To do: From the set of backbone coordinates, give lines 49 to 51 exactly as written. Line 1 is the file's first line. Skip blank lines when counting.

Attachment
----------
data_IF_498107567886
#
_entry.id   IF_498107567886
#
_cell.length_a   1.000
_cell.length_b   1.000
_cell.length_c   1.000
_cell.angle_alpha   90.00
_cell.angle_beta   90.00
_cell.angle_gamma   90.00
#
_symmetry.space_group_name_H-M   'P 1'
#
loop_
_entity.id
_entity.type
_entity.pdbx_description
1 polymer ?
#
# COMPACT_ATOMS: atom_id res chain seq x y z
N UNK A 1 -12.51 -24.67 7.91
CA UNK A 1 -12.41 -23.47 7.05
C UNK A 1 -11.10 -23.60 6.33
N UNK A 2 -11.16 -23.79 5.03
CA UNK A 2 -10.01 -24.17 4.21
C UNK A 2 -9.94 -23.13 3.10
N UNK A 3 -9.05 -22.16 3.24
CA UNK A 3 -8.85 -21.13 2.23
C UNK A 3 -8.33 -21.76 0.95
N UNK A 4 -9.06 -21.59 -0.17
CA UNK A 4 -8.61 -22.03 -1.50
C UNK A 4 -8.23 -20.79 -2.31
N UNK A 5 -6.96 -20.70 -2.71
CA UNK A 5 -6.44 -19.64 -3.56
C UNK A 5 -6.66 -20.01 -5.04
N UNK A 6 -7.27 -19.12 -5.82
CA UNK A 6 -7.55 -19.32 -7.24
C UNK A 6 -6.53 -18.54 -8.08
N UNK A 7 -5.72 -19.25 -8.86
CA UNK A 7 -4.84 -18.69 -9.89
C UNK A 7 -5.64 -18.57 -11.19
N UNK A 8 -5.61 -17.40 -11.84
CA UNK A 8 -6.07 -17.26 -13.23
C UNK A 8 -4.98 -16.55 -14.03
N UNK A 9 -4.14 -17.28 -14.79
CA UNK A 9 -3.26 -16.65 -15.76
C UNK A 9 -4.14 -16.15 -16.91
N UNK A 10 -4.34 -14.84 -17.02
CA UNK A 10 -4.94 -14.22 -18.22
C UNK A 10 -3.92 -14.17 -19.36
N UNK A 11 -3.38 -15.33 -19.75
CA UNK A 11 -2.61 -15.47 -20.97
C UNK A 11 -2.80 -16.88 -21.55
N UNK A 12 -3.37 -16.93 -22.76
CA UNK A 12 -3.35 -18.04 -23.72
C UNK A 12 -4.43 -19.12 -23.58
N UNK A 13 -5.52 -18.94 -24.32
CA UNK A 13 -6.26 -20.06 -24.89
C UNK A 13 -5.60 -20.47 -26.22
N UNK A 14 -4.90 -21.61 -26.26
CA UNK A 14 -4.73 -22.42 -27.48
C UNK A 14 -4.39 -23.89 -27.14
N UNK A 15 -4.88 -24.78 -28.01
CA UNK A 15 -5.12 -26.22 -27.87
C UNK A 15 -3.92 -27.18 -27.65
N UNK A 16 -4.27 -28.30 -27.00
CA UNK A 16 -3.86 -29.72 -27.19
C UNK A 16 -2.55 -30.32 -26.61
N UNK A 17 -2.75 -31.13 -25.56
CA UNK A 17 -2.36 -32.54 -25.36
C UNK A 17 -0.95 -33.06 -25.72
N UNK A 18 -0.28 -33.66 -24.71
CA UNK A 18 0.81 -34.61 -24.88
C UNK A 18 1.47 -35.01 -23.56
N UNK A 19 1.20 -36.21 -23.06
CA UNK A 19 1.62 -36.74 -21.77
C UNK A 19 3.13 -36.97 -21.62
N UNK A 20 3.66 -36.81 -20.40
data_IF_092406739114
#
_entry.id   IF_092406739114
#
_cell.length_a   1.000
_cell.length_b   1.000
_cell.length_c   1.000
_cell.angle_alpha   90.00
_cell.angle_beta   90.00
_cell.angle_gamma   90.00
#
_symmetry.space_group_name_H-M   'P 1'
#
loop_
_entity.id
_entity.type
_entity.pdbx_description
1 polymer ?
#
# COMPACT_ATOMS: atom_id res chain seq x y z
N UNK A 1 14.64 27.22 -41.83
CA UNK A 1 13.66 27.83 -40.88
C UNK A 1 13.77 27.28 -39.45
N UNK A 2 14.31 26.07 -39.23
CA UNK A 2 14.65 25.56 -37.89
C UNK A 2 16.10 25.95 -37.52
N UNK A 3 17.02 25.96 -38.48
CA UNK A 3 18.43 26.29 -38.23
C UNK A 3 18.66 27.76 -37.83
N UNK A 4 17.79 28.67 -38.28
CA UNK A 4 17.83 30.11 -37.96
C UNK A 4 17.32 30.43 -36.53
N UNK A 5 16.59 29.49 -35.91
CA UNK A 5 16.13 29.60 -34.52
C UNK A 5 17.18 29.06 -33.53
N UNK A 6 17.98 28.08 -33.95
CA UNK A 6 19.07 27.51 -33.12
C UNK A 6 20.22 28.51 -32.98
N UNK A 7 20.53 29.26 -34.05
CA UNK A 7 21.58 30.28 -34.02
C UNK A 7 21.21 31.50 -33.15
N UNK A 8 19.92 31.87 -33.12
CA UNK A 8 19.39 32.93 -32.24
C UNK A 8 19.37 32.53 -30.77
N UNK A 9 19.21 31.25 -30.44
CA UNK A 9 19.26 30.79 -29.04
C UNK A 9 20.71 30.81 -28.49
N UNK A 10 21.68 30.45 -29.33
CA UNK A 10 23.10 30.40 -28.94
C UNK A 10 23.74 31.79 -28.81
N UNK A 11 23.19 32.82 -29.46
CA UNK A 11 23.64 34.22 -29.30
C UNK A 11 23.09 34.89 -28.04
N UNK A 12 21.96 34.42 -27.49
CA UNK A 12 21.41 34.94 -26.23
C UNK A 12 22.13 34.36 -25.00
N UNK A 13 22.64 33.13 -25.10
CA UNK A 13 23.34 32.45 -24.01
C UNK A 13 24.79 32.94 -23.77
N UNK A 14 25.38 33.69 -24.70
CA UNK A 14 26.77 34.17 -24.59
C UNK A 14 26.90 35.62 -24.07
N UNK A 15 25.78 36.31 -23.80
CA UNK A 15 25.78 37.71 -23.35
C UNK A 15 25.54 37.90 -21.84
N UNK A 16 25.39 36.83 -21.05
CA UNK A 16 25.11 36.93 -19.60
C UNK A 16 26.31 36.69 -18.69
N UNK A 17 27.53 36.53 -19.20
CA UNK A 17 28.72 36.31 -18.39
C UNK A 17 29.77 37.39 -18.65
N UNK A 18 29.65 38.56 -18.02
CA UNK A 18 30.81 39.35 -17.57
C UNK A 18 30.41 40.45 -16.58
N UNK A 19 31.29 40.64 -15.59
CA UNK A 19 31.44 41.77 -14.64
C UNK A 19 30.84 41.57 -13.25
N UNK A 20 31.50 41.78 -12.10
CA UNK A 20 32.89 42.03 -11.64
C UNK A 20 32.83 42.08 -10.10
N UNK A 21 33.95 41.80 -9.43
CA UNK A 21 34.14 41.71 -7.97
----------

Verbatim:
CA UNK A 10 -4.94 -14.22 -18.22
C UNK A 10 -3.92 -14.17 -19.36
N UNK A 11 -3.38 -15.33 -19.75